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Deeding interest ‘from me to us’ a good idea

February 28, 2020
By ERIC FEICHTHALER - Real Estate Law , Cape Coral Daily Breeze

Dear Mr. Feichthaler:

I purchased my home in Cape Coral in 2011 at a good price, and took out the standard 80% loan. Two years ago, I found the love of my life in line at the supermarket, and we married 6 months later. I hadn't really thought about it until a friend of mine passed away, but the house is still in my name, and I want to make sure the house is my husband's if I were to die before him. Do you see any problems with signing a deed transferring from me to us?

- Ruth L.

Dear Ruth:

First, congratulations on finding true love, and for purchasing a home at the low prices available back in 2011. By deeding the house to you and your husband, no probate will be needed if either of you dies.

Instead, all that will be needed is the recording of a death certificate with Lee County, and it will be titled to the surviving spouse.

There is a major caveat, in the "no time like the present" category. Typically, documentary stamp taxes are paid on the transfer of real estate for the value paid. This is, in essence, a real estate transfer tax. Normally, when a person gifts an interest in real estate to another, only minimal documentary stamps are payable (at 70 cents per $100 in value, or .7%). Even though (I assume) you are not charging your spouse for half the value of the home, documentary stamp tax can still be payable. That is because Florida law defines value, or "consideration," to include existing debt on the property. Historically, this included deeds to spouses.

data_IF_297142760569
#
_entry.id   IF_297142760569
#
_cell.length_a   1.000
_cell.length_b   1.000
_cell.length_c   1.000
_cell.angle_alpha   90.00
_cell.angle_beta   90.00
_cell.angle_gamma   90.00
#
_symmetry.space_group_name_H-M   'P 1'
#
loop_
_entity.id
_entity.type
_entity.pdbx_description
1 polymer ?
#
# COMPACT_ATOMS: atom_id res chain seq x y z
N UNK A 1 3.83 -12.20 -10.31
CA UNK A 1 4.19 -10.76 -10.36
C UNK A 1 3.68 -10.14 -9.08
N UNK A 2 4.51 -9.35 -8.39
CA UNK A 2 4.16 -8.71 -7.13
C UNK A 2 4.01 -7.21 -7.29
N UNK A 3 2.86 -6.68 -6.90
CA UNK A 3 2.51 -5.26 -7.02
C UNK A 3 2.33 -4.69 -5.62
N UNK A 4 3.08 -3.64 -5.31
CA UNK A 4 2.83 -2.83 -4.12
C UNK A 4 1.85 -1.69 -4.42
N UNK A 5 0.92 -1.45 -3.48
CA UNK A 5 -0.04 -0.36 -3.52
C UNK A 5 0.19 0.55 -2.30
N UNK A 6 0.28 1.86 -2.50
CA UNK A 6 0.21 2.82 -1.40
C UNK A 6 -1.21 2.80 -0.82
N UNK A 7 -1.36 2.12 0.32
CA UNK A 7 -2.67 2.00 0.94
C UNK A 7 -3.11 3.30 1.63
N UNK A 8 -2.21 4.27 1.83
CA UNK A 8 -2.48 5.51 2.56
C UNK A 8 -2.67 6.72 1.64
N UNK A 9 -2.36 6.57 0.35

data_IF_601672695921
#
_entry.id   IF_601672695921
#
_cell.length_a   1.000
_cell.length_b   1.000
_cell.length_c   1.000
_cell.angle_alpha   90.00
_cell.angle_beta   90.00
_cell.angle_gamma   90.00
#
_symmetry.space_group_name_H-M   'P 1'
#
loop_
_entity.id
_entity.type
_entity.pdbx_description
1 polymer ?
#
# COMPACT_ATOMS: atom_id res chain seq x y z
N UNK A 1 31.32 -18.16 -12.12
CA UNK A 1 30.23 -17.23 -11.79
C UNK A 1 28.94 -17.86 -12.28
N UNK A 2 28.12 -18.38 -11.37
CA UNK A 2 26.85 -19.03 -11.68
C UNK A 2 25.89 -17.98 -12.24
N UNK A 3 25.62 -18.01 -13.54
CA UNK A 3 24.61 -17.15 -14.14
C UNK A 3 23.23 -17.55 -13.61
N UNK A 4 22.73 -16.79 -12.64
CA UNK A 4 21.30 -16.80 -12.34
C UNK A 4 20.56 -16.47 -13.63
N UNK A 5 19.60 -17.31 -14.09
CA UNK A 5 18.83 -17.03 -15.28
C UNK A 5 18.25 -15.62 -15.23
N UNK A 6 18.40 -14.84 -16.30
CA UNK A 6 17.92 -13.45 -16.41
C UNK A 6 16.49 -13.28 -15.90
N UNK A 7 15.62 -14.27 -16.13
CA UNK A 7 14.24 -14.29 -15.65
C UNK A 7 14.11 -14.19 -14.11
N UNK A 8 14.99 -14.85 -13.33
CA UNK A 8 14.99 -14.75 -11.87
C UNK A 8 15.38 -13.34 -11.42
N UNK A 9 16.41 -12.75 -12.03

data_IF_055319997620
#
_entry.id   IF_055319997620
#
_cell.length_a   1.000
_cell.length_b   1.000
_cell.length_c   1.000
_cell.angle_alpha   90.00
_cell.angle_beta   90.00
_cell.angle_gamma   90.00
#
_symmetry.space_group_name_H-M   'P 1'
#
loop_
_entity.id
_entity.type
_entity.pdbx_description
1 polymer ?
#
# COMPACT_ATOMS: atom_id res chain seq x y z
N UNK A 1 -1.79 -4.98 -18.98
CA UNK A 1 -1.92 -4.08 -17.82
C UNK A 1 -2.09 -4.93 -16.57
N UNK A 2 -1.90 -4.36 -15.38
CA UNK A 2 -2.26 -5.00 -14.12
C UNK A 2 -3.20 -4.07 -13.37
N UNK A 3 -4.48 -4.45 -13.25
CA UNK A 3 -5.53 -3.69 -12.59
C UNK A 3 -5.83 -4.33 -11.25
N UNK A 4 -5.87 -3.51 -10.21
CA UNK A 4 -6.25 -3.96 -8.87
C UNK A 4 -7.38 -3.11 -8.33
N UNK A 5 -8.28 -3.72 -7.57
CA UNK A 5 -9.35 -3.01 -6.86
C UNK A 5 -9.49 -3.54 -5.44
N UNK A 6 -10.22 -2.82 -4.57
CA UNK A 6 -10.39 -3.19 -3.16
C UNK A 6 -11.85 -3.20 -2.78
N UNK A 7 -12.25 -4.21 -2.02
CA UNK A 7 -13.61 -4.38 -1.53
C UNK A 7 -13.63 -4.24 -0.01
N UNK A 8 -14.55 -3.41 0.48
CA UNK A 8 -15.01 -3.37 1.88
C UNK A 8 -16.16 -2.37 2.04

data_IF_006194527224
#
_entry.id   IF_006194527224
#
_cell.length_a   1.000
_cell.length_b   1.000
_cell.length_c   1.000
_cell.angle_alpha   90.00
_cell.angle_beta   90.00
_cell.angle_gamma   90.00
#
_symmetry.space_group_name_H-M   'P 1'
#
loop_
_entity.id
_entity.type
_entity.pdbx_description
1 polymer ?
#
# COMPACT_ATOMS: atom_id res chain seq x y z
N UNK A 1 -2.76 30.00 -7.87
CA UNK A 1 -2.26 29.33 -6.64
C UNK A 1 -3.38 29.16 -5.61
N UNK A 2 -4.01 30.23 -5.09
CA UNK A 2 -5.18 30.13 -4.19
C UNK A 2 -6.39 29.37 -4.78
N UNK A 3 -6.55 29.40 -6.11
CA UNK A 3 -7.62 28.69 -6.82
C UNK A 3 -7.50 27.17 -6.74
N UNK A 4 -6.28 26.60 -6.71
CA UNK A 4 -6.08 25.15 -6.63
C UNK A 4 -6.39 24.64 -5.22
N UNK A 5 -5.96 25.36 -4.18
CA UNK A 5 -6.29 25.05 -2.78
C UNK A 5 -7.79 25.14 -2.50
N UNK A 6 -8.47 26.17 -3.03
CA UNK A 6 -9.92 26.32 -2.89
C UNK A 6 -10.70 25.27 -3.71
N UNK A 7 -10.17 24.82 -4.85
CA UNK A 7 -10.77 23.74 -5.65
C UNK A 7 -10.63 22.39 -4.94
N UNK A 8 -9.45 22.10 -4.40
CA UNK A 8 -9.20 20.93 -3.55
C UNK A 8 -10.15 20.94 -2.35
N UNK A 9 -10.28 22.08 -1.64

However, in 2018, the law was amended to allow for newlyweds to transfer property that had a mortgage without paying tax on the mortgage amount, when the transfer was made within a year of marriage. If the deed was recorded over a year after marriage, the tax would apply.

Great news! This is one of few situations where you will benefit from delaying, because, in 2019, the law was further amended to state that transfers of property with mortgages between spouses will not incur the documentary stamp tax, regardless of how long the couple is married. With that exception now in place, deeding your interest to you and your husband is a great idea, with a much lower cost.

Eric P. Feichthaler has lived in Cape Coral for over 30 years and graduated from Mariner High School in Cape Coral. After completing law school at Georgetown University in Washington, D.C., he returned to Southwest Florida to practice law and raise a family. He served as mayor of Cape Coral from 2005-2008, and continues his service to the community through the Cape Coral Caring Center, Cape Coral Historical Museum, and Cape Coral Kiwanis. He has been married to his wife, Mary, for over 18 years, and they have four children together. He earned his board certification in Real Estate Law from the Florida Bar. He is AV Preeminent rated by Martindale-Hubbell for professional ethics and legal ability, and is a Supreme Court Certified Circuit Civil Mediator.

Mr. Feichthaler can be reached at eric@capecoralattorney.com, or (239) 542-4733.

This article is general in nature and not intended as legal advice to anyone. Individuals should seek legal counsel before acting on any matter of legal rights and obligations.

 
 
 

 

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